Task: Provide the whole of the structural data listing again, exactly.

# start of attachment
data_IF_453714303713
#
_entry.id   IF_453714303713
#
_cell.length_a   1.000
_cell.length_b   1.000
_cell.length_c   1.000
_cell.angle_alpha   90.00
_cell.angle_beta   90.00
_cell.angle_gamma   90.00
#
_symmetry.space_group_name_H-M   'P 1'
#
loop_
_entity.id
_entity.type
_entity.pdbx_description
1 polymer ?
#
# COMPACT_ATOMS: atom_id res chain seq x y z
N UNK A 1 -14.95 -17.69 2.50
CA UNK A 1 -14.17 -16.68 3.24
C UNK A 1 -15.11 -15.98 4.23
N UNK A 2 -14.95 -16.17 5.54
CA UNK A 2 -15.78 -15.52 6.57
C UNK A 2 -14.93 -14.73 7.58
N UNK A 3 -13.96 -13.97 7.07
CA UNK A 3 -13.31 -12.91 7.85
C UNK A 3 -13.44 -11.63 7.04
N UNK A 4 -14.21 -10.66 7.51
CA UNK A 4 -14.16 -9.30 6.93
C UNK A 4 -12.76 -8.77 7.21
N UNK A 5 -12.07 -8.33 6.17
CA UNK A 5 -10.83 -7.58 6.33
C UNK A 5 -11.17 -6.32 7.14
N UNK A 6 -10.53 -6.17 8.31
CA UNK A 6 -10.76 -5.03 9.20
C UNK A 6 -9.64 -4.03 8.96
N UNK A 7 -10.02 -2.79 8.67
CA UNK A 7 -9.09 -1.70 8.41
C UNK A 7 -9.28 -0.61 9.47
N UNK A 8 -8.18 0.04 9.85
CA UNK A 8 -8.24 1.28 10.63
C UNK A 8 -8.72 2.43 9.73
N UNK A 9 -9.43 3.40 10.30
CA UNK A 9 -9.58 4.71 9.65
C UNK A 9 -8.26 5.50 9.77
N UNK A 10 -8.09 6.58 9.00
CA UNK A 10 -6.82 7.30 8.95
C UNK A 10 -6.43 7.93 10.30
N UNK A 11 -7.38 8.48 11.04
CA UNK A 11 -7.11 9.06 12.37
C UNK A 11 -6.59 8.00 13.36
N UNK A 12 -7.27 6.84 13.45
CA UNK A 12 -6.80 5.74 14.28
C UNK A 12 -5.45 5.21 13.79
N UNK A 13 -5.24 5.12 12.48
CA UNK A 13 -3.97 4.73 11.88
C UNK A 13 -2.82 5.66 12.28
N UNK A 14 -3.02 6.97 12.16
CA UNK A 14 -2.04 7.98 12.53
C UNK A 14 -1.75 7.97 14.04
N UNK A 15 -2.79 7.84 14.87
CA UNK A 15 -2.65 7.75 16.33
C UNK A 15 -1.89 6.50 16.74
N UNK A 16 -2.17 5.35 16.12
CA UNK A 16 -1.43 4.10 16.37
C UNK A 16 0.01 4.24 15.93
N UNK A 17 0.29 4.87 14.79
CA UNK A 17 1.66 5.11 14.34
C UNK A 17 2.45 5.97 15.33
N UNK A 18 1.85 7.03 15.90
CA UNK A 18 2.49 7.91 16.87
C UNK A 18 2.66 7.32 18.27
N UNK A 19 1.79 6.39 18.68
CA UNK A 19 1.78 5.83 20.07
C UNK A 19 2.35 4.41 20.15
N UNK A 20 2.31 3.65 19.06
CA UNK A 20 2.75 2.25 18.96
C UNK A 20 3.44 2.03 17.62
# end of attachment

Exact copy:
data_IF_453714303713
#
_entry.id   IF_453714303713
#
_cell.length_a   1.000
_cell.length_b   1.000
_cell.length_c   1.000
_cell.angle_alpha   90.00
_cell.angle_beta   90.00
_cell.angle_gamma   90.00
#
_symmetry.space_group_name_H-M   'P 1'
#
loop_
_entity.id
_entity.type
_entity.pdbx_description
1 polymer ?
#
# COMPACT_ATOMS: atom_id res chain seq x y z
N UNK A 1 -14.95 -17.69 2.50
CA UNK A 1 -14.17 -16.68 3.24
C UNK A 1 -15.11 -15.98 4.23
N UNK A 2 -14.95 -16.17 5.54
CA UNK A 2 -15.78 -15.52 6.57
C UNK A 2 -14.93 -14.73 7.58
N UNK A 3 -13.96 -13.97 7.07
CA UNK A 3 -13.31 -12.91 7.85
C UNK A 3 -13.44 -11.63 7.04
N UNK A 4 -14.21 -10.66 7.51
CA UNK A 4 -14.16 -9.30 6.93
C UNK A 4 -12.76 -8.77 7.21
N UNK A 5 -12.07 -8.33 6.17
CA UNK A 5 -10.83 -7.58 6.33
C UNK A 5 -11.17 -6.32 7.14
N UNK A 6 -10.53 -6.17 8.31
CA UNK A 6 -10.76 -5.03 9.20
C UNK A 6 -9.64 -4.03 8.96
N UNK A 7 -10.02 -2.79 8.67
CA UNK A 7 -9.09 -1.70 8.41
C UNK A 7 -9.28 -0.61 9.47
N UNK A 8 -8.18 0.04 9.85
CA UNK A 8 -8.24 1.28 10.63
C UNK A 8 -8.72 2.43 9.73
N UNK A 9 -9.43 3.40 10.30
CA UNK A 9 -9.58 4.71 9.65
C UNK A 9 -8.26 5.50 9.77
N UNK A 10 -8.09 6.58 9.00
CA UNK A 10 -6.82 7.30 8.95
C UNK A 10 -6.43 7.93 10.30
N UNK A 11 -7.38 8.48 11.04
CA UNK A 11 -7.11 9.06 12.37
C UNK A 11 -6.59 8.00 13.36
N UNK A 12 -7.27 6.84 13.45
CA UNK A 12 -6.80 5.74 14.28
C UNK A 12 -5.45 5.21 13.79
N UNK A 13 -5.24 5.12 12.48
CA UNK A 13 -3.97 4.73 11.88
C UNK A 13 -2.82 5.66 12.28
N UNK A 14 -3.02 6.97 12.16
CA UNK A 14 -2.04 7.98 12.53
C UNK A 14 -1.75 7.97 14.04
N UNK A 15 -2.79 7.84 14.87
CA UNK A 15 -2.65 7.75 16.33
C UNK A 15 -1.89 6.50 16.74
N UNK A 16 -2.17 5.35 16.12
CA UNK A 16 -1.43 4.10 16.37
C UNK A 16 0.01 4.24 15.93
N UNK A 17 0.29 4.87 14.79
CA UNK A 17 1.66 5.11 14.34
C UNK A 17 2.45 5.97 15.33
N UNK A 18 1.85 7.03 15.90
CA UNK A 18 2.49 7.91 16.87
C UNK A 18 2.66 7.32 18.27
N UNK A 19 1.79 6.39 18.68
CA UNK A 19 1.78 5.83 20.07
C UNK A 19 2.35 4.41 20.15
N UNK A 20 2.31 3.65 19.06
CA UNK A 20 2.75 2.25 18.96
C UNK A 20 3.44 2.03 17.62